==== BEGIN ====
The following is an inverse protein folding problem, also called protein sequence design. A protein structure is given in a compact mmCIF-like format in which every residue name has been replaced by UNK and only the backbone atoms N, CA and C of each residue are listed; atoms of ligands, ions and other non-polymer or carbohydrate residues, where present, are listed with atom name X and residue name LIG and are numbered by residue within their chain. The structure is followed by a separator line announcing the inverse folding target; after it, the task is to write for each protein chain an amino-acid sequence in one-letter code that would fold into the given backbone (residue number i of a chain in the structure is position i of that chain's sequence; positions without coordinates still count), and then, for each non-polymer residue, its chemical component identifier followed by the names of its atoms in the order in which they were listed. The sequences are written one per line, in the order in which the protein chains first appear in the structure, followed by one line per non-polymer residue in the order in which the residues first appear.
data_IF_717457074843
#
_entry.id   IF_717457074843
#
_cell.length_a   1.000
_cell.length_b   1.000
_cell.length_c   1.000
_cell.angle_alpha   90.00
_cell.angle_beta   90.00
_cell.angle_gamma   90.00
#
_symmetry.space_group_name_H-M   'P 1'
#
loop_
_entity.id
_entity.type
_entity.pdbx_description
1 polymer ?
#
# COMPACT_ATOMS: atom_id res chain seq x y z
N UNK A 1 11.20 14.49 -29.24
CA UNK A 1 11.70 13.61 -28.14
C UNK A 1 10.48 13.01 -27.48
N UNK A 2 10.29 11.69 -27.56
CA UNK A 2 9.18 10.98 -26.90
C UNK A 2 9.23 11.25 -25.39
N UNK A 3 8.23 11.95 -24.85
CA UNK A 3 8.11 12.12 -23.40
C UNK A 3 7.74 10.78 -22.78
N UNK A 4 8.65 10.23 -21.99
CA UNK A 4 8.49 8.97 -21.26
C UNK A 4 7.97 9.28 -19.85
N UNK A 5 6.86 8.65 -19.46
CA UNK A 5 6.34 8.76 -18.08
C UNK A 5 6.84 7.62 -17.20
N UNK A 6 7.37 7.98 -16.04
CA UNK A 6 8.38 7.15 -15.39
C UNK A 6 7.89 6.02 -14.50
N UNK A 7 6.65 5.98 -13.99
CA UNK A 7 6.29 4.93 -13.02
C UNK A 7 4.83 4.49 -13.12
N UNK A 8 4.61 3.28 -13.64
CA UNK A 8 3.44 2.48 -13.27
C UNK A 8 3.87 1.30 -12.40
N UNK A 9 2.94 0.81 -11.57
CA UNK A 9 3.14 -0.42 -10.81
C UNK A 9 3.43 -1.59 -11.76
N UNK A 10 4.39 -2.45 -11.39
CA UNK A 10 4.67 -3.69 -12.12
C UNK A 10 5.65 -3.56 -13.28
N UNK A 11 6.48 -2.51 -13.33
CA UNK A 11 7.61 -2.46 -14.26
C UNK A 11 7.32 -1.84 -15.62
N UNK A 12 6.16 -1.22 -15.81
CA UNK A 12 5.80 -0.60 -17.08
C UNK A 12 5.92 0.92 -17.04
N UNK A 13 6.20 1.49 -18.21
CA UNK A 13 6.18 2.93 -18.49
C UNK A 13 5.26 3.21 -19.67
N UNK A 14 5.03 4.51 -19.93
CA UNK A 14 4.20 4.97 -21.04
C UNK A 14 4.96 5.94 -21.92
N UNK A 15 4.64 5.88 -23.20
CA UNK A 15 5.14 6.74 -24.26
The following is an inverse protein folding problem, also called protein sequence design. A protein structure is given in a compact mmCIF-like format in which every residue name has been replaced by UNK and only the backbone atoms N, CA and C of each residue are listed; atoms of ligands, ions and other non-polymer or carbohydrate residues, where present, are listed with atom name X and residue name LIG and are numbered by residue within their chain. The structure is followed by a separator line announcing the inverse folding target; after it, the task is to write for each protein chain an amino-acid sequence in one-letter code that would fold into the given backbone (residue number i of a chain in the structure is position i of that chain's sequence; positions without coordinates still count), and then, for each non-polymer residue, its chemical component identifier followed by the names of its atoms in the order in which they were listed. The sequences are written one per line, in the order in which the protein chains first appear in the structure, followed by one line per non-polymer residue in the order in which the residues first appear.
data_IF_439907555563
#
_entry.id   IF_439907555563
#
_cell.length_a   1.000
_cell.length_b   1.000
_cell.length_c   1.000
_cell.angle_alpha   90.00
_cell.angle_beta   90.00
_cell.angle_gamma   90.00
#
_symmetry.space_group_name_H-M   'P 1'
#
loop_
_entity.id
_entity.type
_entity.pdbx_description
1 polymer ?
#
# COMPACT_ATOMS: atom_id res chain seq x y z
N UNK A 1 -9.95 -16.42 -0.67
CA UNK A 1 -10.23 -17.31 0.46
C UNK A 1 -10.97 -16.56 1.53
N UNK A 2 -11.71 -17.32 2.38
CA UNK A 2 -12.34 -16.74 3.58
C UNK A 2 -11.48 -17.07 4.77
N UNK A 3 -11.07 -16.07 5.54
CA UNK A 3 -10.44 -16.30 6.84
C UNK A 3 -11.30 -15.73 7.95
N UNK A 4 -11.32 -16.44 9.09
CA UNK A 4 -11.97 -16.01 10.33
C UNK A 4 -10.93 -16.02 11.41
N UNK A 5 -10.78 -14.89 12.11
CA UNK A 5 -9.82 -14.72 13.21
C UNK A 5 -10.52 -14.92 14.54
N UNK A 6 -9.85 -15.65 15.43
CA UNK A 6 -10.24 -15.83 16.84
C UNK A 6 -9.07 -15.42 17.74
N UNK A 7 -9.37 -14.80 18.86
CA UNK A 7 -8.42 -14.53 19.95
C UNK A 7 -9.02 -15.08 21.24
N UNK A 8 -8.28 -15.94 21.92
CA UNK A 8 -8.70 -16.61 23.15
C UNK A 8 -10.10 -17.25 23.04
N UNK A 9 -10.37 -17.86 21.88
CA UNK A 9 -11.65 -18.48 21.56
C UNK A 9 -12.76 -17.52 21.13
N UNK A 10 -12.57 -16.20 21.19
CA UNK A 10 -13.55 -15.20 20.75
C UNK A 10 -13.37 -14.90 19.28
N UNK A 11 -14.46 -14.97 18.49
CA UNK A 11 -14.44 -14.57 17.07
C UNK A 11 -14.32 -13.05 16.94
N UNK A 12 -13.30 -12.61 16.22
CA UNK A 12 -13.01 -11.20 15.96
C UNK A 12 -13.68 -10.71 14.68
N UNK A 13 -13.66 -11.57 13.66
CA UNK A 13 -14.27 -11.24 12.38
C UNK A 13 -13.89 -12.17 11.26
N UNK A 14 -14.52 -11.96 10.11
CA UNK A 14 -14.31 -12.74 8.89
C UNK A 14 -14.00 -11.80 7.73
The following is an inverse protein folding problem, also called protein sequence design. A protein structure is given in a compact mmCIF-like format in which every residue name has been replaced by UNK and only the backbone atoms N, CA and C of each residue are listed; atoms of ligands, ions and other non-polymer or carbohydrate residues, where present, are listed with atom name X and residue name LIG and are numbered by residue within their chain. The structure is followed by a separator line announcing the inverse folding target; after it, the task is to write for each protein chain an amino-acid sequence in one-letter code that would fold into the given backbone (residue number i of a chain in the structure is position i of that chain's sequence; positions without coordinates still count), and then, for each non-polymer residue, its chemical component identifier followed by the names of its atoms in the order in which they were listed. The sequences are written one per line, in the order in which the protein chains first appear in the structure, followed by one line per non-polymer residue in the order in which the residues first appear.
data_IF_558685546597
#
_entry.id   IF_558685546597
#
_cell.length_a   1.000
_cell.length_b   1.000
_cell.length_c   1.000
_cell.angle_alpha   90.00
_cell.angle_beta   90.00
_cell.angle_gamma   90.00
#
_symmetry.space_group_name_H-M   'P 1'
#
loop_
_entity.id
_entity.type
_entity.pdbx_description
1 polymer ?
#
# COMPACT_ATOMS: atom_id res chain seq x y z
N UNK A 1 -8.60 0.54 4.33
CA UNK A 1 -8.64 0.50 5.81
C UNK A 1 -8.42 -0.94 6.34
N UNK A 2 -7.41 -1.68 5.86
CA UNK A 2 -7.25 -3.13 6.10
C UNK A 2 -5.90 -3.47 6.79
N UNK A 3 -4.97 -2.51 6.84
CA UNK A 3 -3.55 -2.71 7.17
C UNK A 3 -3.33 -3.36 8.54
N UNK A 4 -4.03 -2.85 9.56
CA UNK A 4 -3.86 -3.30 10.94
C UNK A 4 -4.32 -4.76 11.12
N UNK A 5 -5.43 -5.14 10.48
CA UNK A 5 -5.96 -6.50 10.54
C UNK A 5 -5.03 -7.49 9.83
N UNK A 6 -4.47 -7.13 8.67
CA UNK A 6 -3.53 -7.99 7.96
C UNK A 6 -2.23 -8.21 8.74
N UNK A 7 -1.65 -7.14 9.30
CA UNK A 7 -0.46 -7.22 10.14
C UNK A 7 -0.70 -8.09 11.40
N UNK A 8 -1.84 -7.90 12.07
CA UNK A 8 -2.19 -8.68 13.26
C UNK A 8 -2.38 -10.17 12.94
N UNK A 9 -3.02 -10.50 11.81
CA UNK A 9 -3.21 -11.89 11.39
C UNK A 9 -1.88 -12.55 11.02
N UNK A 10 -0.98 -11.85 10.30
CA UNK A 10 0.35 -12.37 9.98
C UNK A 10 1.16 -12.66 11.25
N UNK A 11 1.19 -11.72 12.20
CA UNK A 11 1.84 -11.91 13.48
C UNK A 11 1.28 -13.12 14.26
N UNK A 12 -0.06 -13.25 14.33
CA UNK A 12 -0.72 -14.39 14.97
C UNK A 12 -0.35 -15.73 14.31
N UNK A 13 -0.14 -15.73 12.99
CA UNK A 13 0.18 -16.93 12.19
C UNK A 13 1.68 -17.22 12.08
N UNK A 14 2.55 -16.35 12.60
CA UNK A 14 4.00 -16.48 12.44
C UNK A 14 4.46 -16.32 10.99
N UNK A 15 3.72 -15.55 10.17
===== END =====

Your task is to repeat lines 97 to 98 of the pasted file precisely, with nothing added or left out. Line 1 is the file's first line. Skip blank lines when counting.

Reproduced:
CA UNK A 4 -11.97 -16.01 10.33
C UNK A 4 -10.93 -16.02 11.41